Presumably the Locator and Assignment records were available to other senior Guard officials.
In 1988, Mr. Quayle acknowledged that he asked a former Guard official to help him gain entry into the Guard.
In July, though, senior Guard officials rejected Mr. Bush's transfer, saying he had to continue with a "ready reserve unit," which requires monthly attendance.
A Guard spokesman defended the continuing discoveries, saying Guard officials did not find all of Bush's records because they were disorganized and in poor shape.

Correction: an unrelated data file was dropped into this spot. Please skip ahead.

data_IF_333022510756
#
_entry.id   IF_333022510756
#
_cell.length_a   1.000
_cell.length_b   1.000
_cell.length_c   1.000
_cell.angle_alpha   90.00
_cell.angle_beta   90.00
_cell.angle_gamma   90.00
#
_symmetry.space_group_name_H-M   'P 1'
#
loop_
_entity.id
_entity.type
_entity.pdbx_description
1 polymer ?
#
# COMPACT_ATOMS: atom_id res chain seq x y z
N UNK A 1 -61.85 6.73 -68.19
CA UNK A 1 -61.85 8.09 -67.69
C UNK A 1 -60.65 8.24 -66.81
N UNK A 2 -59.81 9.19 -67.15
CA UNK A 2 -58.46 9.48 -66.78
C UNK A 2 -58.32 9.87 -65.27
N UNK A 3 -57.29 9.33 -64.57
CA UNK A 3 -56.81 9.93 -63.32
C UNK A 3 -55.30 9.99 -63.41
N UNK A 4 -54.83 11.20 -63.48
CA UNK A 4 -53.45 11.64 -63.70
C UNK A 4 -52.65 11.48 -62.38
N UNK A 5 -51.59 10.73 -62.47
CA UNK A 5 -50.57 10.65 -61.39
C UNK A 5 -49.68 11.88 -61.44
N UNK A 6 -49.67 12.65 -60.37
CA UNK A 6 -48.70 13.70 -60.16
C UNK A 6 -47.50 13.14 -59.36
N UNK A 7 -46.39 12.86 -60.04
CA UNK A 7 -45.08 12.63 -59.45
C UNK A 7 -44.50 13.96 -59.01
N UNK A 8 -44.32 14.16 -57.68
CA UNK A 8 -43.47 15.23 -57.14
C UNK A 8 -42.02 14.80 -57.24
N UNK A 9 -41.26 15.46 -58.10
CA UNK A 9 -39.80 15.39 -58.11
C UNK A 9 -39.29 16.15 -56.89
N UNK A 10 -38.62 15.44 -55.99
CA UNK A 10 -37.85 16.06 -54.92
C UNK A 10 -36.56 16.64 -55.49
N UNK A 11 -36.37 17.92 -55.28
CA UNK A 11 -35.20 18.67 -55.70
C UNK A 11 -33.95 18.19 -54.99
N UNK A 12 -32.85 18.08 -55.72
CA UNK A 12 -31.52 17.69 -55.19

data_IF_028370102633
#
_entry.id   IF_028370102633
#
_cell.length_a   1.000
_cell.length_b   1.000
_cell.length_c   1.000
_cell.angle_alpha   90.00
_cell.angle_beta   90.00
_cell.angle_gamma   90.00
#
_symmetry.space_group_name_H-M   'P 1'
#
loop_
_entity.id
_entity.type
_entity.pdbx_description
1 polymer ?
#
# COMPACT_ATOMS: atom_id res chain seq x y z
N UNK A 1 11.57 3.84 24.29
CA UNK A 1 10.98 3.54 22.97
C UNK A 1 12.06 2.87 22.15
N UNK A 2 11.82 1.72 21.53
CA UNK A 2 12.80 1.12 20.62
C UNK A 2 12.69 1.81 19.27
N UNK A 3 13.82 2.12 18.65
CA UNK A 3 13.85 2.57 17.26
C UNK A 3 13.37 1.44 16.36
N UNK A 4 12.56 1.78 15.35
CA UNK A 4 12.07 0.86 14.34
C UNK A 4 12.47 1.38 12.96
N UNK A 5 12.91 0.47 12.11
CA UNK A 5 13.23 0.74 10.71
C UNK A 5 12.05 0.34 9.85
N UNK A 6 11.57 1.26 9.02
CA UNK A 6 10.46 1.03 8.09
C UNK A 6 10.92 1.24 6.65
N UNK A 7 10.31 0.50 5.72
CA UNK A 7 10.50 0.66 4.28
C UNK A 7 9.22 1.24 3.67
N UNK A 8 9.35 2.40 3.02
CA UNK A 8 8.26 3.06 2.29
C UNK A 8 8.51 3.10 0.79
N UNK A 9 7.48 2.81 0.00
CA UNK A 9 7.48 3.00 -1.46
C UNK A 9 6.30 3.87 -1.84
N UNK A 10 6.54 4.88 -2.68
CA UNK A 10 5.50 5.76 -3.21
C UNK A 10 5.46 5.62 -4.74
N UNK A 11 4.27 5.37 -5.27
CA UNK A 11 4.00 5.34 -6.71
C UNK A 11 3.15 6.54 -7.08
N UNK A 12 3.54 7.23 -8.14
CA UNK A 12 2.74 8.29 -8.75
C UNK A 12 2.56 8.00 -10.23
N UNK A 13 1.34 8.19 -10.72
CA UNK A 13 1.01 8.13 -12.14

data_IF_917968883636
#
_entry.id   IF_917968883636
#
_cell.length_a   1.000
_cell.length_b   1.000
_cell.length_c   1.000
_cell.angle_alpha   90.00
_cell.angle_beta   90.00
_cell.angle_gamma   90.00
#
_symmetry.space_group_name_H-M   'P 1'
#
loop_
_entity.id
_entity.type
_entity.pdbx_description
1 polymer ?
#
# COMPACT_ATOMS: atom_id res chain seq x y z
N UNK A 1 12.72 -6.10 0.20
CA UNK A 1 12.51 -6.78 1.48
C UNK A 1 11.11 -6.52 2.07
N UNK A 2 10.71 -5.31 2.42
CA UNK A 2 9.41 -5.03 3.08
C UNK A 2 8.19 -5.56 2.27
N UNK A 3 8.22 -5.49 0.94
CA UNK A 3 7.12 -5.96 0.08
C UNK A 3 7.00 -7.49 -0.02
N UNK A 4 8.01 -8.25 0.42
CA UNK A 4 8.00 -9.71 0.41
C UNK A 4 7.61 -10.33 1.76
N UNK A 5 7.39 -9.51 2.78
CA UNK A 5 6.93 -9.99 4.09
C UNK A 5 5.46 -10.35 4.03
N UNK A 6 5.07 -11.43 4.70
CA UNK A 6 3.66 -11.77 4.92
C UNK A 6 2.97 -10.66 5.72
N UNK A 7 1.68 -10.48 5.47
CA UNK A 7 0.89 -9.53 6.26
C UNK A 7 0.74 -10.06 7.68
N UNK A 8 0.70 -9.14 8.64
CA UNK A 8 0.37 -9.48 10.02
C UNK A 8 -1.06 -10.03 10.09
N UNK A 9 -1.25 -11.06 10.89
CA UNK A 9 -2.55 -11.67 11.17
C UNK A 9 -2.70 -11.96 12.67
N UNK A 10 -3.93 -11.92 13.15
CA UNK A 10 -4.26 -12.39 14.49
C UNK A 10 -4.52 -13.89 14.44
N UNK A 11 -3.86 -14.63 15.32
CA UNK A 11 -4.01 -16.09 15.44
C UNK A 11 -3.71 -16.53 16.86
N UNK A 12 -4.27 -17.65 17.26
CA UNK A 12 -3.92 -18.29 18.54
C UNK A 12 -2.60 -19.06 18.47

But instead it has been sending units every three to four years, according to Guard officials.
For a fixed sum, usually ranging from $20,000 to $250,000 depending on the company's size, the Guard officials produced a favorable audit.
As details of the scheme emerged this month, three Guard officials, have committed suicide.
For Guard officials, the proposed reductions represent a threat to their mission.
But details of their activities on Sept. 11 have emerged through interviews with other Guard officials.
In Kansas, the National Guard is operating with 40 percent to 50 percent of its vehicles and heavy machinery, local Guard officials said.